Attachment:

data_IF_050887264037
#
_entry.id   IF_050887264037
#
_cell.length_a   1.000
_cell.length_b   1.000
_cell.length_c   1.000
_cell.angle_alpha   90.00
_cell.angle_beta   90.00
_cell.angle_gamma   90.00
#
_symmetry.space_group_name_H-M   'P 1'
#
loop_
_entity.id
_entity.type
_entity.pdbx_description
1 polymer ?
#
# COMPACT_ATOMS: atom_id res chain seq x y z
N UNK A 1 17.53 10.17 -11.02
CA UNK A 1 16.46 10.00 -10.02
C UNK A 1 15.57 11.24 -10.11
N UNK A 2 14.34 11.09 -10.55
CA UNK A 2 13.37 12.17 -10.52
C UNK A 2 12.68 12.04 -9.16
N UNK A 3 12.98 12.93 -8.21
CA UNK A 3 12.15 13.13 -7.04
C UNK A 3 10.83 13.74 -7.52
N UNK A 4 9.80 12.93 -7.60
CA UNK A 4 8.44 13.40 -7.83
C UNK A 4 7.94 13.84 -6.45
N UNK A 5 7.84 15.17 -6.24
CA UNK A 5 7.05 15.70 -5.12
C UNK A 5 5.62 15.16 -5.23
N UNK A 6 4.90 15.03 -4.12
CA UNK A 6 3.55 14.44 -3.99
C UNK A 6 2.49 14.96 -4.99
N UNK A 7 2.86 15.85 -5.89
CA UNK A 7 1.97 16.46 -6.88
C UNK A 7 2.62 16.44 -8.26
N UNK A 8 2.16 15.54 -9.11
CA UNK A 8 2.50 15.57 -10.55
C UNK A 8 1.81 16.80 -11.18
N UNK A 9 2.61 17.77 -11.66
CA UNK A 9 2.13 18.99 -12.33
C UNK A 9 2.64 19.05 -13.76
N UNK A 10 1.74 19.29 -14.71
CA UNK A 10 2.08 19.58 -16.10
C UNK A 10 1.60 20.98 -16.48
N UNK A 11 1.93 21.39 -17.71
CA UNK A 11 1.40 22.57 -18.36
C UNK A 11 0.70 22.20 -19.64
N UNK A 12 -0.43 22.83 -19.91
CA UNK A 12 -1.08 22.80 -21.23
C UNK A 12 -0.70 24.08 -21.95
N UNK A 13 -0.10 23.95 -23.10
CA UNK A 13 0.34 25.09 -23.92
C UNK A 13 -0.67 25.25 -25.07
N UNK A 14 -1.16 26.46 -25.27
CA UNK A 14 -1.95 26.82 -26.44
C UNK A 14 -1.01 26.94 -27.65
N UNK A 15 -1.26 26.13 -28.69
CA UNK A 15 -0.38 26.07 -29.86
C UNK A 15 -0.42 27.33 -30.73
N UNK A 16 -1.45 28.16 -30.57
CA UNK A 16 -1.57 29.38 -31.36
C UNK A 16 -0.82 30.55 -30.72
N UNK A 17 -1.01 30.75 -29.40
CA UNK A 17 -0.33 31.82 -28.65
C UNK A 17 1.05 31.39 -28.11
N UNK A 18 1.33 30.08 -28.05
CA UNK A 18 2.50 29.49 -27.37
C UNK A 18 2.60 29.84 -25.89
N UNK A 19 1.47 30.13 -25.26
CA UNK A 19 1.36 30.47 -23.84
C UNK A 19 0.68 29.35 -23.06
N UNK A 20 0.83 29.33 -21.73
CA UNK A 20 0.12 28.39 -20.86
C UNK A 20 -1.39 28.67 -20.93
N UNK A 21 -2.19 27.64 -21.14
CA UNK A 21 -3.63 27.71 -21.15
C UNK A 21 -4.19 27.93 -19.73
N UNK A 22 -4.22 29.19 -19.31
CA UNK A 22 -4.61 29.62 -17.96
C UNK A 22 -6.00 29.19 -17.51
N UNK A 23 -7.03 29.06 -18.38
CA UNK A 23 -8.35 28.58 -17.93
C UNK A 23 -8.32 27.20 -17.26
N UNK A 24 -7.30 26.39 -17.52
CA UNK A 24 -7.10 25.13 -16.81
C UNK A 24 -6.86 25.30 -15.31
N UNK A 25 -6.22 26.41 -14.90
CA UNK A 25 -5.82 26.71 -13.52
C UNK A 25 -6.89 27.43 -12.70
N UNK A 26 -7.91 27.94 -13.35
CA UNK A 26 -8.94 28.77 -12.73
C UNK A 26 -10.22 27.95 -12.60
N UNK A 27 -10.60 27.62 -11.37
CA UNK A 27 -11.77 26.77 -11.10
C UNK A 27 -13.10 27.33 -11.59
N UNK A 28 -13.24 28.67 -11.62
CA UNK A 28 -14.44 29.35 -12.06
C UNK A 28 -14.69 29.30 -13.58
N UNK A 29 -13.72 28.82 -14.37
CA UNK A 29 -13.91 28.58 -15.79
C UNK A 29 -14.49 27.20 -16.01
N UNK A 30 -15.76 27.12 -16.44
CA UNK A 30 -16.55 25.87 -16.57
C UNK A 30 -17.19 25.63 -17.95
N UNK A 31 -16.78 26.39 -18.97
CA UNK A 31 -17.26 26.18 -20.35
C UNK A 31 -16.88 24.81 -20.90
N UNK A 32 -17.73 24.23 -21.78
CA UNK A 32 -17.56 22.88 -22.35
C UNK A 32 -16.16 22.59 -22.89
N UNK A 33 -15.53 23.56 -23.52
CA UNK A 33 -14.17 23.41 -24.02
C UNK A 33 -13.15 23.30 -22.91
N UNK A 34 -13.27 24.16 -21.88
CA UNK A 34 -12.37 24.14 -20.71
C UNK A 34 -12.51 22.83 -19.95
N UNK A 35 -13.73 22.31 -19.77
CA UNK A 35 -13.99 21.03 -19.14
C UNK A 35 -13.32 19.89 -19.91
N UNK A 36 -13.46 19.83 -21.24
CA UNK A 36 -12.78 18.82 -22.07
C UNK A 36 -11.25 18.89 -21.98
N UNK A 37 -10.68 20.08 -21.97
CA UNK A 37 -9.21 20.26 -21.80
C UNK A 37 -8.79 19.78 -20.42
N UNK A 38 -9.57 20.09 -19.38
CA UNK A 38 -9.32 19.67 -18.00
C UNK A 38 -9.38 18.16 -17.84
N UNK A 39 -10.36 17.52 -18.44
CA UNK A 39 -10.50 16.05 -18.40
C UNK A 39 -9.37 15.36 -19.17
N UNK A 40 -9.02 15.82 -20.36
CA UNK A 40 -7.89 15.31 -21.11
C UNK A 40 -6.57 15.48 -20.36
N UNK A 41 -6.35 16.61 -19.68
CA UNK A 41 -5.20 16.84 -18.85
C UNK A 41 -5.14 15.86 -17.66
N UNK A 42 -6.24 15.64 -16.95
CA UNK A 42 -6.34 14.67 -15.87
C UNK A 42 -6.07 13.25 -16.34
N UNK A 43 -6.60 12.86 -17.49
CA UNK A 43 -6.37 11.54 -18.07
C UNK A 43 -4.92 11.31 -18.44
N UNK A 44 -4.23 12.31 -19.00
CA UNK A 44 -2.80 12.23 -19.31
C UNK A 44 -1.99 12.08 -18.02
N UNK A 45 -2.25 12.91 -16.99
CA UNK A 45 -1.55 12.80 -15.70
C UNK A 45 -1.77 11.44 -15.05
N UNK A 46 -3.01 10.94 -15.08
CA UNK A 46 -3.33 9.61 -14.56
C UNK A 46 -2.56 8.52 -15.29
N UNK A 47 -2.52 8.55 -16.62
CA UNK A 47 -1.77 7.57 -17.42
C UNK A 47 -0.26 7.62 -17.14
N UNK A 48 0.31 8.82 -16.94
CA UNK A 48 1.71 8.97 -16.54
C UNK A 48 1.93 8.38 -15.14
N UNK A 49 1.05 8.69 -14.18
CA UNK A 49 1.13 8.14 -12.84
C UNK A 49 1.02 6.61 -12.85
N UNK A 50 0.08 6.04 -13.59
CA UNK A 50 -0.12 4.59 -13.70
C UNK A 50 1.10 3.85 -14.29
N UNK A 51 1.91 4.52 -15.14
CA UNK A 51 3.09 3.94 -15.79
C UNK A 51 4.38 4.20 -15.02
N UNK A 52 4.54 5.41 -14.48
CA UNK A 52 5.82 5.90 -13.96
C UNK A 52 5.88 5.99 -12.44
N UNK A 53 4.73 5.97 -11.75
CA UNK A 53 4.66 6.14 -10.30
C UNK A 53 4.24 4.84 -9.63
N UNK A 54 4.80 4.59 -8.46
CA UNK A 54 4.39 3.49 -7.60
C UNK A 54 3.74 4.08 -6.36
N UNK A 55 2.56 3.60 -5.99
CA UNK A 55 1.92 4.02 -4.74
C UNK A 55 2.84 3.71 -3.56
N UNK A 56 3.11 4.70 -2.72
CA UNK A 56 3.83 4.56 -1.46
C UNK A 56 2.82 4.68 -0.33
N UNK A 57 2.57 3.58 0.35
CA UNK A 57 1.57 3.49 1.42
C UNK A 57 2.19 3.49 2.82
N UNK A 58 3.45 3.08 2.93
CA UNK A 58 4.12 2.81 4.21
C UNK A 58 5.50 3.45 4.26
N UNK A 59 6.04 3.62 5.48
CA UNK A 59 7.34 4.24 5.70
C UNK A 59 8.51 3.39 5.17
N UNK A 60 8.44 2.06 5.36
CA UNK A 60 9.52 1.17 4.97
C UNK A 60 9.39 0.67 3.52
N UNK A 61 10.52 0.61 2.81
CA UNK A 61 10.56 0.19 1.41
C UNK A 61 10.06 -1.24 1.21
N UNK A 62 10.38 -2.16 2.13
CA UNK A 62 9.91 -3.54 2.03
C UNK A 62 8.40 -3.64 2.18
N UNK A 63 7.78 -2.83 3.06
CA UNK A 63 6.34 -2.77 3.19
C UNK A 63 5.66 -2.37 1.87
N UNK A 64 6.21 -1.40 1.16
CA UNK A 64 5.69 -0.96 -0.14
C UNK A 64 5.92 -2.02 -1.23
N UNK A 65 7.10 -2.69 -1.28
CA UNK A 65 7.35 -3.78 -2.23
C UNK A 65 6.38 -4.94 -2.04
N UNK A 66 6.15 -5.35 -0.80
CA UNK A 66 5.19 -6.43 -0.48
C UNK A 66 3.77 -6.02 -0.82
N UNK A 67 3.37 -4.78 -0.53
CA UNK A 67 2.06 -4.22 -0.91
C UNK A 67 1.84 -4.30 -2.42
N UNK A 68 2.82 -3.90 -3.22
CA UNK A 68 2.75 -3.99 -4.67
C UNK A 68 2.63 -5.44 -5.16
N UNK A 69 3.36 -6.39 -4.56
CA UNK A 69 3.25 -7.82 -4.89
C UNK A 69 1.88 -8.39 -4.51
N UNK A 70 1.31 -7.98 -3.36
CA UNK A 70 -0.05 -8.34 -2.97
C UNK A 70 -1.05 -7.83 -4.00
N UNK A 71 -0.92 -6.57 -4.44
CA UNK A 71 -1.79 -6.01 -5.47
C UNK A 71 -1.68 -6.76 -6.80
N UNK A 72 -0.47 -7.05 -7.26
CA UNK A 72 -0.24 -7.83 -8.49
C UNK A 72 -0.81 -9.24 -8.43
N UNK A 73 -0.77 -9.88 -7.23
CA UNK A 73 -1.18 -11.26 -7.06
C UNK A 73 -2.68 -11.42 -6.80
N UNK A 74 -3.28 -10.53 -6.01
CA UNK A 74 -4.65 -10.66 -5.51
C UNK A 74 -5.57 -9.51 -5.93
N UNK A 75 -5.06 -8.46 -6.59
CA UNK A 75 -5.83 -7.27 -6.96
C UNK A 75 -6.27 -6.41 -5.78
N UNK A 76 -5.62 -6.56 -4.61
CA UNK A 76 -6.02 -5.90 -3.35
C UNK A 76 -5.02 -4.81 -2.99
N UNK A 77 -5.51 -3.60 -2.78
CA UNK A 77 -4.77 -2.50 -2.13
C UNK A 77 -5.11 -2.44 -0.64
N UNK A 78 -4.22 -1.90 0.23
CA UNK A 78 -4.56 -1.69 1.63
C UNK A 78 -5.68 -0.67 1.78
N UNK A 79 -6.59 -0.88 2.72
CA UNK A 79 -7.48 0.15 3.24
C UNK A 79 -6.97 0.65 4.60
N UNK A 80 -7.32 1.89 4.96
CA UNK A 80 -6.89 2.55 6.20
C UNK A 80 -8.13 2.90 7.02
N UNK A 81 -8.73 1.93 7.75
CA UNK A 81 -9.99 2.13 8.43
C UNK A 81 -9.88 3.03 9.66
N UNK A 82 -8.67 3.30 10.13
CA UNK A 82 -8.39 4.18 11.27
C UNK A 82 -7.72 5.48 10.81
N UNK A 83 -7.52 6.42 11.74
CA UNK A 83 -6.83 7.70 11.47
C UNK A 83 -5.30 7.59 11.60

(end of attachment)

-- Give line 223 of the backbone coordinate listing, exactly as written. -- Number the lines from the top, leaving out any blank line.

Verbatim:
CA UNK A 68 2.75 -3.99 -4.67